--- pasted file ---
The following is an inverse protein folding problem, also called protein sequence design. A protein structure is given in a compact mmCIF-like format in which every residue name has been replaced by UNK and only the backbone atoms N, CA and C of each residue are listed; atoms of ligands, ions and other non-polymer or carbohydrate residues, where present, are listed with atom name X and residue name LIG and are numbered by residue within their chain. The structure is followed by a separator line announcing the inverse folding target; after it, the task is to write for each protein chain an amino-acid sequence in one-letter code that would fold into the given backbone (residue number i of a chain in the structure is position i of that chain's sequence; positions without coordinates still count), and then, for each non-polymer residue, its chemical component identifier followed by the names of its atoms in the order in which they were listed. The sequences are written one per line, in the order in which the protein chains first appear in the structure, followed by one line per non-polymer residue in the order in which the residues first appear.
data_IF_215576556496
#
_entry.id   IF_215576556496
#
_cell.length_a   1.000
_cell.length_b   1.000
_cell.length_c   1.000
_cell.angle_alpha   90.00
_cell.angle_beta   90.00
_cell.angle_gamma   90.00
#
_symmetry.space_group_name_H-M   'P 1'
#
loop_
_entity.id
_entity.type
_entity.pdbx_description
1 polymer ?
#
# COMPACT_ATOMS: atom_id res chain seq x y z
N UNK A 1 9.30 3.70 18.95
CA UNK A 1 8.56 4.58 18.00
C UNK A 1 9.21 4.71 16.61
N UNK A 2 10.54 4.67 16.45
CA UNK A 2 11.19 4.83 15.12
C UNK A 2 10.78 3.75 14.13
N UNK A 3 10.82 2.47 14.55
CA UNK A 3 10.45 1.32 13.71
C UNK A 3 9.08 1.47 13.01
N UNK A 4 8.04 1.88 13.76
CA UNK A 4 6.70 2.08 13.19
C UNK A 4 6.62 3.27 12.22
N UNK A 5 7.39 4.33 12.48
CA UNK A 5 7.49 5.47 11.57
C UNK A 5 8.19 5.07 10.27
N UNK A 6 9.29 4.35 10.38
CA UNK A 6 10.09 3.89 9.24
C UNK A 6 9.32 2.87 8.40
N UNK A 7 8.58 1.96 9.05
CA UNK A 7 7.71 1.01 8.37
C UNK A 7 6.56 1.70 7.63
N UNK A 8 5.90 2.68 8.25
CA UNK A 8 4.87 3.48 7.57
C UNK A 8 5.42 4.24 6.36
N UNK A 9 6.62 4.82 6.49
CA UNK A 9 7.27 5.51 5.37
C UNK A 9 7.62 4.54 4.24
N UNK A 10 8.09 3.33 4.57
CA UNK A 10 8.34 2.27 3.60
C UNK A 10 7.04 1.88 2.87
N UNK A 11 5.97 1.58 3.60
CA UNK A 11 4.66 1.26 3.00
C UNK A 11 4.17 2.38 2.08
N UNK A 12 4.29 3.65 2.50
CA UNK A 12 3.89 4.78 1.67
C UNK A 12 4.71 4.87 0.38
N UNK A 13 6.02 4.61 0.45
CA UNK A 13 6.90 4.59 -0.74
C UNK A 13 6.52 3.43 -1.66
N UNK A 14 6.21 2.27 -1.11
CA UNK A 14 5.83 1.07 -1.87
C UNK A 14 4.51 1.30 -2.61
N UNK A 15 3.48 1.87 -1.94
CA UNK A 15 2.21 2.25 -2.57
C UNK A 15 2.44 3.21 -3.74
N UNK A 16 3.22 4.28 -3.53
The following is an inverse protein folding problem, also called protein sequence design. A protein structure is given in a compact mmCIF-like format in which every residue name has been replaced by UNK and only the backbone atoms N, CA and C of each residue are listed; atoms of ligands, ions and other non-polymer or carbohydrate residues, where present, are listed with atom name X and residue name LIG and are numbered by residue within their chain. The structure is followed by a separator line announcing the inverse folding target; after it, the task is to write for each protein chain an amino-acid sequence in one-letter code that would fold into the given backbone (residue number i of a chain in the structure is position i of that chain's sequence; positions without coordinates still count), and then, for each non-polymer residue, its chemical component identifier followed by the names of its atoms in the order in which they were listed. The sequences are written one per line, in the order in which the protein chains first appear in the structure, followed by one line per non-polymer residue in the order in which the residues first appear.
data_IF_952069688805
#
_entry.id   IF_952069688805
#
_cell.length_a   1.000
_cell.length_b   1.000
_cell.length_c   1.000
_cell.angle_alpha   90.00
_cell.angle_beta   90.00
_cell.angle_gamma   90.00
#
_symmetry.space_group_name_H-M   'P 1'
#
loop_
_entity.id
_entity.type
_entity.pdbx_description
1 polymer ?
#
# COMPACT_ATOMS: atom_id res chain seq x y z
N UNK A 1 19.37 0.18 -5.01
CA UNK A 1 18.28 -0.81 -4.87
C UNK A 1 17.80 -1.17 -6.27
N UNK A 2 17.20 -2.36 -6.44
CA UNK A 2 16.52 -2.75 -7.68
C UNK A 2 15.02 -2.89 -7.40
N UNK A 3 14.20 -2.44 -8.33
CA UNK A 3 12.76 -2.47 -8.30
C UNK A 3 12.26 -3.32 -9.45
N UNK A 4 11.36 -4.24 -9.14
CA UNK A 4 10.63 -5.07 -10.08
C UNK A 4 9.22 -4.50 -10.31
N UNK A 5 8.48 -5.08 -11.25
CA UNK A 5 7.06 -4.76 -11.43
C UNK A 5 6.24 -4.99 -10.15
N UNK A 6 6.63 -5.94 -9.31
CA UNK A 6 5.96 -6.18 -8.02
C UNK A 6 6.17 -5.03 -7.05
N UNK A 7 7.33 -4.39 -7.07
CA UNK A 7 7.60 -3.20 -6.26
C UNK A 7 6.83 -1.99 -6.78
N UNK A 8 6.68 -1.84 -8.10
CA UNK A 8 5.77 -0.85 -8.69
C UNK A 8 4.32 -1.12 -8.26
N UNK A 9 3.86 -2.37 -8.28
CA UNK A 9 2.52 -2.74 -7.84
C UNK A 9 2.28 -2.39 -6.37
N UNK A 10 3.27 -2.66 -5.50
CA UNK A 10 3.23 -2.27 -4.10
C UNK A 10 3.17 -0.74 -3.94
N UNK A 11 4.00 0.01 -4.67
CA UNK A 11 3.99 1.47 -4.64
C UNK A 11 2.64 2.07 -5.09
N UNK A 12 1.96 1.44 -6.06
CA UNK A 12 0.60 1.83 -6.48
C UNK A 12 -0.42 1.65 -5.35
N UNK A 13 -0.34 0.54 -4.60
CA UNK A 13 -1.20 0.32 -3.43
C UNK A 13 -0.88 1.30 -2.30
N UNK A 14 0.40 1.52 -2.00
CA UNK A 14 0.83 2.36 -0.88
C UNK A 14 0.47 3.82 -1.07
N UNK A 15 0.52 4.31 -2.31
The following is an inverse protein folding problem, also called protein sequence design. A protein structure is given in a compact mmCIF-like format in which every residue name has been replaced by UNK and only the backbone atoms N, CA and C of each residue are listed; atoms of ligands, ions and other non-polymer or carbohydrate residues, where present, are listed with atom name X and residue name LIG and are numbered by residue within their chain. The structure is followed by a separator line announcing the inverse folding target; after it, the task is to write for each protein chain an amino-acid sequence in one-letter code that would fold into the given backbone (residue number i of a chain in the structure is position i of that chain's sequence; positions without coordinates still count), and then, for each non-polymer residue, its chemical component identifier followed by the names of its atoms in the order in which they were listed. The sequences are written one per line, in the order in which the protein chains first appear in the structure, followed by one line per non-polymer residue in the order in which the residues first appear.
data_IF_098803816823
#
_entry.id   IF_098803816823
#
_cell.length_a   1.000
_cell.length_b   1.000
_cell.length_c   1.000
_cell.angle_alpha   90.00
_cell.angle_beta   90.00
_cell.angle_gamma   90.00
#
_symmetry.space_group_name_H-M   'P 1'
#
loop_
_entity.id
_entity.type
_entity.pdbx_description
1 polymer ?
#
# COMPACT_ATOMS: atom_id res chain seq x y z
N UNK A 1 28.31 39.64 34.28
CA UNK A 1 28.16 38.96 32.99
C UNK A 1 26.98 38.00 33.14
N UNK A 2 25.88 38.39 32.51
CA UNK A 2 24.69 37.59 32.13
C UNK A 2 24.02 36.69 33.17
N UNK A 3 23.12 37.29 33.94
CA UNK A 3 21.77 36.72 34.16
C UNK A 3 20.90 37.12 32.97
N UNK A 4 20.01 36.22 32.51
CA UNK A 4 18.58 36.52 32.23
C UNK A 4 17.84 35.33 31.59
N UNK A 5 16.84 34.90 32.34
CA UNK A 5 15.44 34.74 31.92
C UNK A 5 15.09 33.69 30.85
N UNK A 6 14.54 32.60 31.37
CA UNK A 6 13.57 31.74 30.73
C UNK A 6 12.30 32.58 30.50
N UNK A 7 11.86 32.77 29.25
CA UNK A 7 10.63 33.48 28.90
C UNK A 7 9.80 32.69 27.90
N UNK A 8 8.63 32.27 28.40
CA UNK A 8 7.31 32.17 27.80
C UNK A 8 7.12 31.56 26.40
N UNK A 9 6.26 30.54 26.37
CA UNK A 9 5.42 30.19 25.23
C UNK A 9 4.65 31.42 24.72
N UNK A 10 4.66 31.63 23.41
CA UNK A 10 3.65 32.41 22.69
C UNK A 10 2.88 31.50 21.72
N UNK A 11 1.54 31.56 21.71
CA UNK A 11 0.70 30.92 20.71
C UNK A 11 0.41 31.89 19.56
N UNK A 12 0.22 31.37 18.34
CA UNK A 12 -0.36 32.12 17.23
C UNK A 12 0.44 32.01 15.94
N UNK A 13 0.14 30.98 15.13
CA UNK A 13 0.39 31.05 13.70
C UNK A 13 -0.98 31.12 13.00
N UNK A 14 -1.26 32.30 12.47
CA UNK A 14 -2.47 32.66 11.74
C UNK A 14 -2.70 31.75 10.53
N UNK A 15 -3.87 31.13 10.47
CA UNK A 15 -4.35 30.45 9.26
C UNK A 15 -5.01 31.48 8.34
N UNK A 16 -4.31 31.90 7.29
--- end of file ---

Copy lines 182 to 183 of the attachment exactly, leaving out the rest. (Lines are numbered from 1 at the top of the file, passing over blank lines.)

C UNK A 10 2.88 31.50 21.72
N UNK A 11 1.54 31.56 21.71